Mar. 23, 2022
4 mins

The Arcade years

Do you remember the hours we've spent (and our money) in the Arcades playing games like Shinobi, Golden Axe, Space invaders and many others? This is where everything started.

The early beginnings

Computer generated music became very popular in the early 80’s because of the democratization of Arcade Games.

spaceware gameDuring the 50's and 60's some videogames were already made. But not commercially. For example Spacewar!" (created at MIT in 1962). This game had no sound at all. Com'on look at this style ! Don't you feel we are in a Sci-fi movie from the 50's ? I love this 😄


In the late 70’s, and mostly for some technical reasons, sounds in video games were very basic with a heavy use of simple generated sounds. Some of them were really agressive 🤪


The next step

Fortunately, a few years later some music was added.

For example, “Space invaders” have continuous descending notes.

More elaborated chip tune music was integrated in some other games like “Sheriff” or “Rally X”

Even if these sounds and music were really limited in terms of quality, "Sound" and "music" became part of the experience of video games.

Evolution of music in videogames

In the early 80’s Yamaha introduced the “FM synthesis” with the “Yamaha YM 2151” chip which is an eight-channel, four-operator sound chip.

This one was originally created for the Yamaha DX series of keyboards (DX21, DX27, and DX100).

The YM2151 was used in many arcade game system boards, starting with Atari's Marble Madness in 1984 (in addition to some basic soundchips like the POKEY), then Sega arcade system boards from 1985, and then arcade games from Konami, Capcom, Data East, and Namco, as well as Williams pinball machines, with its heaviest use in the mid-to-late 1980s. It was also used in Sharp's X1 and X68000 home computers.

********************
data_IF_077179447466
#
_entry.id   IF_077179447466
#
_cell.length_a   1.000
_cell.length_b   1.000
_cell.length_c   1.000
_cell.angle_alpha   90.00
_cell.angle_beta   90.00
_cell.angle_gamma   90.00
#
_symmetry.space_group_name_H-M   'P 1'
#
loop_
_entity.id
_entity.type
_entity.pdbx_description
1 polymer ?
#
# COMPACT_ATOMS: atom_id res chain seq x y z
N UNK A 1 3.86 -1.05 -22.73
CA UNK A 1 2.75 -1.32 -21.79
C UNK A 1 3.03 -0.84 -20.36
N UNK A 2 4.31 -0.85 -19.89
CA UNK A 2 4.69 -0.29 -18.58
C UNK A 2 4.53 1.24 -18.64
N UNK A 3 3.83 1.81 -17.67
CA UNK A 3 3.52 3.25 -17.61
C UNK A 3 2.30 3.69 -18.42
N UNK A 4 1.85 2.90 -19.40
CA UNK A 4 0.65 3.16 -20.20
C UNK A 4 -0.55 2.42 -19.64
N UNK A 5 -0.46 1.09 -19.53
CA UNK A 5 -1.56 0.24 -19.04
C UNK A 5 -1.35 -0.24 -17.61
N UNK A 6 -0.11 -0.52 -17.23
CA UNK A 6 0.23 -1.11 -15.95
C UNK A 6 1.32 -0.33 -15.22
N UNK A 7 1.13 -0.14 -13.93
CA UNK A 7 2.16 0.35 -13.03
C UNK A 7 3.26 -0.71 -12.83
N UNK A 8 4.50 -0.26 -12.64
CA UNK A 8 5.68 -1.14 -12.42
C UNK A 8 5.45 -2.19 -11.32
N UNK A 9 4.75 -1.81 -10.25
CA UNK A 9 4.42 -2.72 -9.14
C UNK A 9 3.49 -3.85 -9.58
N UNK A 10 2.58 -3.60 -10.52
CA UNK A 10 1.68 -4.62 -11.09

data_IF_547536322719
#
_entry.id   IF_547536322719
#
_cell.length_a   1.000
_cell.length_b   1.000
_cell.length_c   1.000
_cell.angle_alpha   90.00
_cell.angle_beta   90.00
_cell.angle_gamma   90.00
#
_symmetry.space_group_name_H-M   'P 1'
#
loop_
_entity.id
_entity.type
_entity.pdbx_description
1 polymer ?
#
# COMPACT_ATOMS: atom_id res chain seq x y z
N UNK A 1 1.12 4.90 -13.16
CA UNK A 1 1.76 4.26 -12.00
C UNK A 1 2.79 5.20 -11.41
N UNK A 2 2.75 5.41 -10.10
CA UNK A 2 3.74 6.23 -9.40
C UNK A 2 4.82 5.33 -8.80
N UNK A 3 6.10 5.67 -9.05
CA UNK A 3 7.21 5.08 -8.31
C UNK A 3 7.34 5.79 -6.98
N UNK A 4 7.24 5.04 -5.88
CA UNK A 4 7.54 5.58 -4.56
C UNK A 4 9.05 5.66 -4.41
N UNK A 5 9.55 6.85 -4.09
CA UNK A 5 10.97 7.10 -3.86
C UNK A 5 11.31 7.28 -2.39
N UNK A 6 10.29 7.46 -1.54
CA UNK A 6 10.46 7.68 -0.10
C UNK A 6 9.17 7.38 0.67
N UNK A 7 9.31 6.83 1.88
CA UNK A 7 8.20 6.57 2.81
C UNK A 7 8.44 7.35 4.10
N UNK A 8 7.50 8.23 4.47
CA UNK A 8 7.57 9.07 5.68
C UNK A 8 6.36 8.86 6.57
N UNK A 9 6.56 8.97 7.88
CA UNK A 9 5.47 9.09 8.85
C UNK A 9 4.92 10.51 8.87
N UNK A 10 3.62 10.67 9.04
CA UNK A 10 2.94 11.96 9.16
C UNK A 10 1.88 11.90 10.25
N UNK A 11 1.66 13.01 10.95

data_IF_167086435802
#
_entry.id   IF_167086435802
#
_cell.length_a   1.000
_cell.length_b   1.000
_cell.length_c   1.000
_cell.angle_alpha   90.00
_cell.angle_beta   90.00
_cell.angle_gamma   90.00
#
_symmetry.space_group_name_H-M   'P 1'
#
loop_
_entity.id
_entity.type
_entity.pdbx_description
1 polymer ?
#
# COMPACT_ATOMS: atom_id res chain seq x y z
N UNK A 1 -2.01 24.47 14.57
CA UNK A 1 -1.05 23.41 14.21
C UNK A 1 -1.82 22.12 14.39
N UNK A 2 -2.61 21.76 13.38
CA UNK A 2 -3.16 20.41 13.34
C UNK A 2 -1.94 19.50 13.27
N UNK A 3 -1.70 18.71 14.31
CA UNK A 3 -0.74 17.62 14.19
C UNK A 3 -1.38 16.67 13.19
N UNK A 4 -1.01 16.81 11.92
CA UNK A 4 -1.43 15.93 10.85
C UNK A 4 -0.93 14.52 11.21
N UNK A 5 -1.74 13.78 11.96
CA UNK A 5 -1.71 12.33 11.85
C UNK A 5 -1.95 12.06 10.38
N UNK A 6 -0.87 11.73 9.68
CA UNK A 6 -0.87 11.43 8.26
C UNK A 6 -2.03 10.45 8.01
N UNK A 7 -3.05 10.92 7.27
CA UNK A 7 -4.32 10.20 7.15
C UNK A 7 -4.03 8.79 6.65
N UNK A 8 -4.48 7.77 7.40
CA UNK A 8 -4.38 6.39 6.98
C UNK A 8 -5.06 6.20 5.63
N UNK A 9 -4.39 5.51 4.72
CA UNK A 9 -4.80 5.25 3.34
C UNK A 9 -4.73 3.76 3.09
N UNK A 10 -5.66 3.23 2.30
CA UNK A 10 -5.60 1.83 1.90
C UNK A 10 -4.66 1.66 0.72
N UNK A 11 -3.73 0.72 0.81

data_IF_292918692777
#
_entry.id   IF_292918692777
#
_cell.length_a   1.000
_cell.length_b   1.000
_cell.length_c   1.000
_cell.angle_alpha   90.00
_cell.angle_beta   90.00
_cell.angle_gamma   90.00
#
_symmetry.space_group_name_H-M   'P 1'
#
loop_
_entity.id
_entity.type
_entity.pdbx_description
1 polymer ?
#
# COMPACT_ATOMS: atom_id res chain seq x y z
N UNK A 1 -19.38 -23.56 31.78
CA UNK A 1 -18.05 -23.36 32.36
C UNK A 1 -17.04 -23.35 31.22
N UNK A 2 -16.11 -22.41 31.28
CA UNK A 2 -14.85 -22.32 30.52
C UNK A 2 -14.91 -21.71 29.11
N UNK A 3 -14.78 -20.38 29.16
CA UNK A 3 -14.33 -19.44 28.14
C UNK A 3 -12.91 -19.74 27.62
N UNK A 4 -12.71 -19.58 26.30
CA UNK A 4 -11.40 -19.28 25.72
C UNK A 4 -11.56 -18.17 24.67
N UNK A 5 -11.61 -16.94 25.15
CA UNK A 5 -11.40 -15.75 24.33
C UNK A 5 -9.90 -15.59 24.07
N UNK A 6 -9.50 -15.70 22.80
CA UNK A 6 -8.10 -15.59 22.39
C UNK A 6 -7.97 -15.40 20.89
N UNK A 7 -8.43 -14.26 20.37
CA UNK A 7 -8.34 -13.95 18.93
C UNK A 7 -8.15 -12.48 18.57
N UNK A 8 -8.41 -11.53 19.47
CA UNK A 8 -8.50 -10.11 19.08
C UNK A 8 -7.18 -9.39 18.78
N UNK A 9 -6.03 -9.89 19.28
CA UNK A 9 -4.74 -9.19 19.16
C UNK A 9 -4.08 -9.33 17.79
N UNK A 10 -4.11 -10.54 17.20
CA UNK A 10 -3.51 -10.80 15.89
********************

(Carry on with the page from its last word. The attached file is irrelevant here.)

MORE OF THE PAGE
In the 'Land of the Rising Sun'

Japanese artists like Yuzo Koshiro, Nobuo Uematsu, Mieko Ishikawa or Ryu Umemoto were (and still are for some of them) brilliant in making FM music for arcade games thru the Nec’s PC 88 and have been a great source of inspiration for a lot of people and also for musicians of the demoscene.

Let me drop here a few games these guys made music for:

  • Yuzo Koshiro: Streets of rage, Shenmue, Eye of the beholder, Shinobi, Sonic the hedgehog...
  • Nobuo Uematsu: Final Fantasy, Jumpin jack, Chrono trigger...
  • Mieko Ishikawa: Ys, Dragon slayer, Legend of heroes...
  • Ryu Umemoto: Macross, EVE burst, YO-NO...


Music for the masses

Finally, by the mid 80’s here comes the era of the "home computers and consoles".

Other articles

Mods Anthology

Mods Anthology is the greatest modules compilation ever. Issued in 1996 you may find all the modules, chip, sids... released between the early beginnings of the demoscene till the mid 90's.

Highly productive musicians from the demoscene

In a couple of years "Soundtracker" have totally taken the musicians to another level. Furthermore a lot of countries adopted this way of making music.

Importance of music in the demos

Music is an important component of the demos as it drives and leads the viewer towards the different animations and can be considered as the backbone of a demo.

Why was « Ultimate Soundtracker » successful?

The arrival of soundtracker have totally changed the game by the 80's. Let's understand why.

The soundtracker revolution

By the end of the 80's Chip music is everywhere...But something new and revolutionary happened in 1987 from a German software developer that is going to revolutionize the demoscene music.

When it all started?

When did demoscene music started ? Let's go back 50 years ago when the computers were just "simple machines".

Return to genesis

"Computer generated music" started more than 70 years ago... But not really in the way you think. Let's jump back in 1951.

The Arcade years

Do you remember the hours we've spent (and our money) in the Arcades playing games like Shinobi, Golden Axe, Space invaders and many others? This is where everything started.

The 80’s personal computing

The 80's are definitly one of the most important periods in "computer music". This is also the moment the "demoscene" started.